They have been unable to locate any documentation that would indicate a follow-up on the 1972-73 sightings. They have found no record of attempts to investigate the MR-5 Prison Camp, referred to by the source. They have found no indication of any intelligence gathering efforts by the intelligence agencies of the United States government. And, sadly They have found no record of an official inquiry of the Vietnamese regarding the 6 POWs held at the Quang Ngai POW Camp.
However, DPMO states, in a memo dated 9 July 1998, that "our records indicate that the source was re-interviewed several times in 1973." Requests, by the McDonnell family, for copies of these reports remain unanswered. The United States and the Vietnamese Government must be held responsible for the fate of John McDonnell and the 5 NCOs with him.
Additionally, we are extremely concerned about the misrepresentation of information on this case contained in the February 14, 1996 - Comprehensive Case Review issued by Defense POW/MIA Office and in letters from DPMO dated 17 April 1998 and 9 July 1998..
Of the 1971 live sighting, the Case review describes it as "A wartime source reported observing 2 U.S. POWs in 1971 in Laos. He reported the POWs were collaborating with the NVA. He picked a photo of Capt. McDonnell as possibly resembling one of the POWs he observed. Correlation to case 1402 is based solely on the tentative photo ID. It is highly unlikely that Capt.. McDonnell was seen two years after his incident in Laos. The source was very hesitant in picking out a photo of McDonnell."
September 11, 1999 Bits N Pieces - Part Two
In a letter dated 17 April 1998, a Defense Casualty Liaison Officer stated; "In 1973 the Joint Casualty Resolution Center correlated the report to Captain McDonnell based primarily on the jewelry described in the report. During a re-interview the source was shown Captain McDonnell's photograph mixed with those of 15 other missing servicemen, but he was unable to make a positive identification."
The actual document states that the source would not make a positive ID based on photos because of length of hair and nose. Those who have reviewed the pre-capture book of American servicemen, Prisoner and Missing, will agree that, many of the photos are of poor quality. Clearly, Major Watson recognized the problem with the photo book, in 1973. Shadowing could account for a difference in the length of a nose. Certainly, a POWs hair length would very likely change, in captivity.
The Comprehensive Case Review ignored the physical description of the POW and JCRC's own comments which read: ""Records indicate that source probably observed Capt. John T. McDonnell, USA (JCRC Nr. 0176)...."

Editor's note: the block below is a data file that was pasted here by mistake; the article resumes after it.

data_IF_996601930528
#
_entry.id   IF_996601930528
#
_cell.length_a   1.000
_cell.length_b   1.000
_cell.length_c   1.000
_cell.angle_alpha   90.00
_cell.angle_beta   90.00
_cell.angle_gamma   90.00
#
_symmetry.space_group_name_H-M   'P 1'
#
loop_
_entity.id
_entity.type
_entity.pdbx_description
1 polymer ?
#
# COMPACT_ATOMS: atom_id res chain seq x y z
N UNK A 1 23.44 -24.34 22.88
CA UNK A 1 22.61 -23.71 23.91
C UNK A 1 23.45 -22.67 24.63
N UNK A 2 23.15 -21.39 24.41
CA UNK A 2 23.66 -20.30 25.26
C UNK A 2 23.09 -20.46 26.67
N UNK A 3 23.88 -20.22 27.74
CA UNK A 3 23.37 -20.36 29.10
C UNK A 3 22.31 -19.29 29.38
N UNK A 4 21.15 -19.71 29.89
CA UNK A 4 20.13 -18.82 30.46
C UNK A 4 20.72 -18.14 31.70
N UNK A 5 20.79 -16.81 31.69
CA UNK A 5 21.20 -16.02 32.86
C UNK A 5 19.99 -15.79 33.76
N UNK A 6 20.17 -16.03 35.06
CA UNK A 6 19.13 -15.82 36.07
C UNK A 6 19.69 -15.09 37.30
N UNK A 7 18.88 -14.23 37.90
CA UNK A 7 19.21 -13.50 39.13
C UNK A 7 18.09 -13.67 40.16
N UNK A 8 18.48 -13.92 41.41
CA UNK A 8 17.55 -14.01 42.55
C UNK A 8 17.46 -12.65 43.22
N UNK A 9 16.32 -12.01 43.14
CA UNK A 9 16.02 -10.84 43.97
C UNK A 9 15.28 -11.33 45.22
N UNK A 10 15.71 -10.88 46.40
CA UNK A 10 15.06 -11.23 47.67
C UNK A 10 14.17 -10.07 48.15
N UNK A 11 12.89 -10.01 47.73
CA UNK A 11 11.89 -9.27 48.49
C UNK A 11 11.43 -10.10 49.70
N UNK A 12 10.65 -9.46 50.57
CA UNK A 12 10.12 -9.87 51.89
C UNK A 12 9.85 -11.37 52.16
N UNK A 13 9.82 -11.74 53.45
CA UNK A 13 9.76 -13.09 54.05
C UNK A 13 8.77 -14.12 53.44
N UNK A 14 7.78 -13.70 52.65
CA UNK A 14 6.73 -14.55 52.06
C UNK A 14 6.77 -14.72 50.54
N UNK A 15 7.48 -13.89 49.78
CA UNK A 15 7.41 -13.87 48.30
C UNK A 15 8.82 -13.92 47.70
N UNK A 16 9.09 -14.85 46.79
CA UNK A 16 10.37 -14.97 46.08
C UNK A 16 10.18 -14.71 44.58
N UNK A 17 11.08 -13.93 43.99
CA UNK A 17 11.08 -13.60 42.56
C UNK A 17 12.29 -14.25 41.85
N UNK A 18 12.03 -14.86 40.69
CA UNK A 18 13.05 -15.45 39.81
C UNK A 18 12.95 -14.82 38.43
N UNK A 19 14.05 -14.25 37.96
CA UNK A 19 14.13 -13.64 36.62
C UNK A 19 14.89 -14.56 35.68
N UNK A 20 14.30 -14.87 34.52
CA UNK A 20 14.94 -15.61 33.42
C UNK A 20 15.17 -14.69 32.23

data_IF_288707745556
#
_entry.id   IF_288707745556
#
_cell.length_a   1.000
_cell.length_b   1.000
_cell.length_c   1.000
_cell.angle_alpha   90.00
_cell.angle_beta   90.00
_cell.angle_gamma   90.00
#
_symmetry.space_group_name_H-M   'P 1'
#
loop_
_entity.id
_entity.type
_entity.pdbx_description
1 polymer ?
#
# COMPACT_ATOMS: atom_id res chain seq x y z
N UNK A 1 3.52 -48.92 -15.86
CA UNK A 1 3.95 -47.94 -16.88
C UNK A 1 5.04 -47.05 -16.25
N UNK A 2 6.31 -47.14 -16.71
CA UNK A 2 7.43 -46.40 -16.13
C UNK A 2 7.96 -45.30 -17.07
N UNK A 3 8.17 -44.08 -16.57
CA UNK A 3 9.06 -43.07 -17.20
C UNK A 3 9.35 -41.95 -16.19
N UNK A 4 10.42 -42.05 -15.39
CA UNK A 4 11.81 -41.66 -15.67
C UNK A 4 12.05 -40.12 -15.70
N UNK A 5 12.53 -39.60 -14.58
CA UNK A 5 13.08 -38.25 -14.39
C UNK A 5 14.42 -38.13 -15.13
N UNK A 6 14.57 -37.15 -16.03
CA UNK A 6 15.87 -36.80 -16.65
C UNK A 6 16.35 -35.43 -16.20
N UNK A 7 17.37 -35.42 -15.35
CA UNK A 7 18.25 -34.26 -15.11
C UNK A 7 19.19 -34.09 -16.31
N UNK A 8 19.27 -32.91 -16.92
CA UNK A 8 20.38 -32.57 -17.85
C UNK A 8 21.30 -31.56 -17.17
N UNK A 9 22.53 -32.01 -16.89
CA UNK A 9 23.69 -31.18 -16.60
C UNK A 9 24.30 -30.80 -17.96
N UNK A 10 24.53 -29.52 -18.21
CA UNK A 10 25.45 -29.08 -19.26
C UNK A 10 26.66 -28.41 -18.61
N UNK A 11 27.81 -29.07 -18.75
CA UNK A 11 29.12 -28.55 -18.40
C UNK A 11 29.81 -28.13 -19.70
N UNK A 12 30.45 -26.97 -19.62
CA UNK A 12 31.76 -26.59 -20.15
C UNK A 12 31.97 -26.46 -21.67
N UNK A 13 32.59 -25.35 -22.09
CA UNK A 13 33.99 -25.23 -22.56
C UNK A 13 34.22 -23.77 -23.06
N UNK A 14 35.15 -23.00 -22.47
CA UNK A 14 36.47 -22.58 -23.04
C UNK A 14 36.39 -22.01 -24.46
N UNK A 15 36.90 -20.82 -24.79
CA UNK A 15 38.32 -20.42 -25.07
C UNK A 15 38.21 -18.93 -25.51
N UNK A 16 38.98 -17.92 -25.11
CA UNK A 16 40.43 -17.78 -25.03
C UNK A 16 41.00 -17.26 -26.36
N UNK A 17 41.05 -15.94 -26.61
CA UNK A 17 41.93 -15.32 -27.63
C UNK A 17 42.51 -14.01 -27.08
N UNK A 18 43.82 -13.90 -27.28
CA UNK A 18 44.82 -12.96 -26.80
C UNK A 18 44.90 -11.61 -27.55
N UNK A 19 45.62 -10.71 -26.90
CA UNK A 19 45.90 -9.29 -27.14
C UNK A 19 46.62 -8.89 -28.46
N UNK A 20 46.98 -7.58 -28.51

Of the 1973 live sighting the Case review describes it as "A different source reported observing 6 POWs in an MR5 POW camp. The personal details provided for one of the POWs superficially matches McDonnell. However, there is no conclusive evidence to suggest he was ever a POW in MR5 given his loss in Thue Thein."
The information provided in that second live sighting, of February 1973, is far from superficial. Judge for yourself.
Category John McDonnell Ba To POW - as described by source First Name John John Rank Capt./Arty Capt./Arty Captured March 6, 1969 Captured 1968 - 1969 time frame Loss Location Thua Thien Binh Dinh Height 70" 75" Weight 175 lbs described by source as thin Hair Light Brown Blond Eyes Hazel Blue Scars behind left ear behind left ear Tattoos unknown 2 Home of Record Texas Texas Married Yes Yes # of Children 3, sons 11 & 9 2, daughter 11, & son 5 Daughter 8
Long discussed within the POW/MIA issue was information regarding a press conference held in Saigon in June 1973. During this press conference, a defector provided information regarding POWs not released. Until now little was known about what went on during that press conference as it was rumored that the story was "spiked" at the request of the American Embassy.
That defector was Nguyen Thanh Son, source of the sighting of the American "Captain" and 5 NCOs in Quang Ngai Province between August 1972 and February 1973. During the Saigon interview, in June of 1973, attended by members of the media representing Associated Press, United Press International and NBC, Son spoke of POWs. To our knowledge there is only one record of that interview. It is a short Associated Press Article from the Baltimore Sun, dated June 9th, 1973. In that article, Nguyen Thanh Son is represented as a "junior North Vietnamese officer" not the "commanding officer for the 157 Co. 21st Bn, 2nd Div," as described in the DIA message.
Mr. Son spoke of North Vietnamese plans to infiltrate the South and discussed a North Vietnamese "plan not to launch a general offensive until 1976 - before the U.S. presidential elections." " Right now, they don't want to launch an offensive. They're afraid of the reaction of world opinion as well as President Nixon," he said.